Movies Reflect Us: Part Three – What Happened to our (Super)Heroes?

Isn’t it odd when similar movies are released around the same time?

Take these movie “coincidences”:

  • Dante’s Peak/Volcano (1997)
  • Armageddon/Deep Impact (1998)
  • Dangerous Liaisons/Valmont (1988/89)
  • Capote/Infamous (2005/06)
  • White House Down/Olympus Has Fallen (2013)

In 2016 superhero film fans had three big team-ups to consume: X-MEN: APOCALYPSE, CAPTAIN AMERICA: CIVIL WAR and BATMAN V SUPERMAN: DAWN OF JUSTICE. They weren’t the same story told in different ways, but there were similarities.


The stories that inspired the films already existed in some form as comic books going back at least a decade. But three main superhero franchise movies having similar themes at the same time? It seems unlikely that this is a coincidence.  So what could have inspired it?

From the 1960s to the 1980s movies feared conspiracies by those in power.  By the 1990s movies feared the misuse of technology.  By the 2000s, our role models, our HEROES were fighting.

Does this reflect our world?


At the end of MAN OF STEEL the fight between Superman and Zod had destroyed huge parts of Metropolis and presumably caused tremendous damage and loss of life. This seems an unusual conclusion to a superhero film. This ending was criticised by audiences and reviewers – but was it deliberate?

Many people think that the opening of BATMAN V SUPERMAN was a reaction to the critical responses to the ending of MAN OF STEEL.  The events of the first film had a huge impact on BvS. Instead of being the “saviour” that people want him to be (and the religious imagery in both films is obvious), this alien superhero is now being criticised.  Protesters don’t trust him.  The media has turned against him.  What happened to the world’s first, and some say the best, superhero?

In the film, Batman, incensed by the destruction and embittered by years of fighting crime with no real results, decides to stop Superman – and almost succeeds.  Only then is it clear that someone else has been manipulating both of them…


Marvel’s Captain America sequel picked up from the devastation seen at the end of Avengers: Age of Ultron, where the heroes saved the world by preventing Ultron’s plan to lift then drop a city, with global implications.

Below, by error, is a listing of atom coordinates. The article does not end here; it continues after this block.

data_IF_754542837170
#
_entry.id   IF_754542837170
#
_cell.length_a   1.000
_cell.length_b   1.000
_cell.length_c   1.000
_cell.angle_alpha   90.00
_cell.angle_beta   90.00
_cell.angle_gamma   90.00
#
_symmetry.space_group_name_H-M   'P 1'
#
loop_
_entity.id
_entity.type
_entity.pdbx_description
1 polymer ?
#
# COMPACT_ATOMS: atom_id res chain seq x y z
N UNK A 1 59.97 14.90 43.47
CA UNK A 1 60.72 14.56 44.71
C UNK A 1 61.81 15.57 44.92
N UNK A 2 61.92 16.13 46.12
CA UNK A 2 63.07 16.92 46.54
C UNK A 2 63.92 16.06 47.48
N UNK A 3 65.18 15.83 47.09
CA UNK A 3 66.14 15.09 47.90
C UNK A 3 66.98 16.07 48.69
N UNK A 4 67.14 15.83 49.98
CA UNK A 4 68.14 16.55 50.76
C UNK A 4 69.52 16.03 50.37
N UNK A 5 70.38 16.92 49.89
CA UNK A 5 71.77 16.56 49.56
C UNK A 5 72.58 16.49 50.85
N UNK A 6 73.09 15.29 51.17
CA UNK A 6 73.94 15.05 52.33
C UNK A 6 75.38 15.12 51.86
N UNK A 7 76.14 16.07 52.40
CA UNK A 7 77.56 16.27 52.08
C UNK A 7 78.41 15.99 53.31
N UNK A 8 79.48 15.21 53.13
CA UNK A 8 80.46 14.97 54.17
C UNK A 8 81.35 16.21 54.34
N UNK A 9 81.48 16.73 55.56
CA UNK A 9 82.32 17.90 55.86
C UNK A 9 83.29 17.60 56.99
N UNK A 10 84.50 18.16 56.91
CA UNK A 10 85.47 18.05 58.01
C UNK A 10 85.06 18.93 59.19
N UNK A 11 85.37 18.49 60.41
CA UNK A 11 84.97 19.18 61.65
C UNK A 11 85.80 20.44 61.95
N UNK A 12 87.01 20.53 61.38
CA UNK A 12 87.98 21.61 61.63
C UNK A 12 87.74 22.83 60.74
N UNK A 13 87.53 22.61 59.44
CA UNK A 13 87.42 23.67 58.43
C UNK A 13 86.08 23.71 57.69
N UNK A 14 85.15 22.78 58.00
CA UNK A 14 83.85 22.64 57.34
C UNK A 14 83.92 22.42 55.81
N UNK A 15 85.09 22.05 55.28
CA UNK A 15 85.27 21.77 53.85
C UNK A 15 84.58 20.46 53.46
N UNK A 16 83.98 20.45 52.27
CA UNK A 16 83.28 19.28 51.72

The Sokovia Accords are treaties drawn up by multiple countries which aim to supervise, control, permit (?) the superheroes in their actions.

Captain America, Steve Rogers, opposes the Accords as a restrictive form of government control. Iron Man, Tony Stark, believes that they are necessary to avoid collateral damage (seen notably in an early incident in the film).

The Avengers take sides, and their very public battle exposes the tension between the need for national security and the need for individual freedom.

The villain Zemo sums up his plan: “An empire toppled by its enemies can rise again. But one that crumbles from within, that’s dead. Forever.”  Like BvS, the villain is manipulating the heroes to his own ends…


Post 911 the USA and the World was in shock.  The US and its Allies pursued the “Axis of Evil” across the globe, targeting despots like Saddam Hussein, and arguably creating power vacuums in their wake.  The pursuit of Saddam and his Weapons of Mass Destruction tarnished the presidency of George W Bush, and indeed the Premiership of the UK’s Tony Blair.

This led to the many issues around Guantanamo Bay detention camp and the treatment of those held there, the US Homeland Security Act of 2002, rendition (terror suspects interrogated in countries with demonstrably less humane treatment of prisoners).

It was almost a full decade before the man who planned the 911 attacks, Bin Laden, was finally located and killed.

But that wasn’t the end.  Terror continued.


“Terrorist” acts are designed to do just that – create “terror”.  Countries who have experienced some of these horrible events have found themselves creating new laws, putting foreigners on watchlists, restrictions on tourists from certain countries, the cranking up the “terror levels”, accidentally inspiring anti –Islamic views, with newspapers printing lurid headlines.  Is this perhaps as Zemo said, society “crumbling from within”?


Technofear continued through the worries about our “footprint” on the internet, and the use of apps and various social media sites which collect our data (with the potential for it to be used in various shady ways). Search “Cambridge Analytica” for some interesting reading.

And remember of course about Echelon. In May 2001, The Guardian newspaper said that Echelon is “a global network of electronic spy stations that can eavesdrop on telephones, faxes and computers. It can even track bank accounts. This information is stored in Echelon computers, which can keep millions of records on individuals.  Officially however, Echelon doesn’t exist.”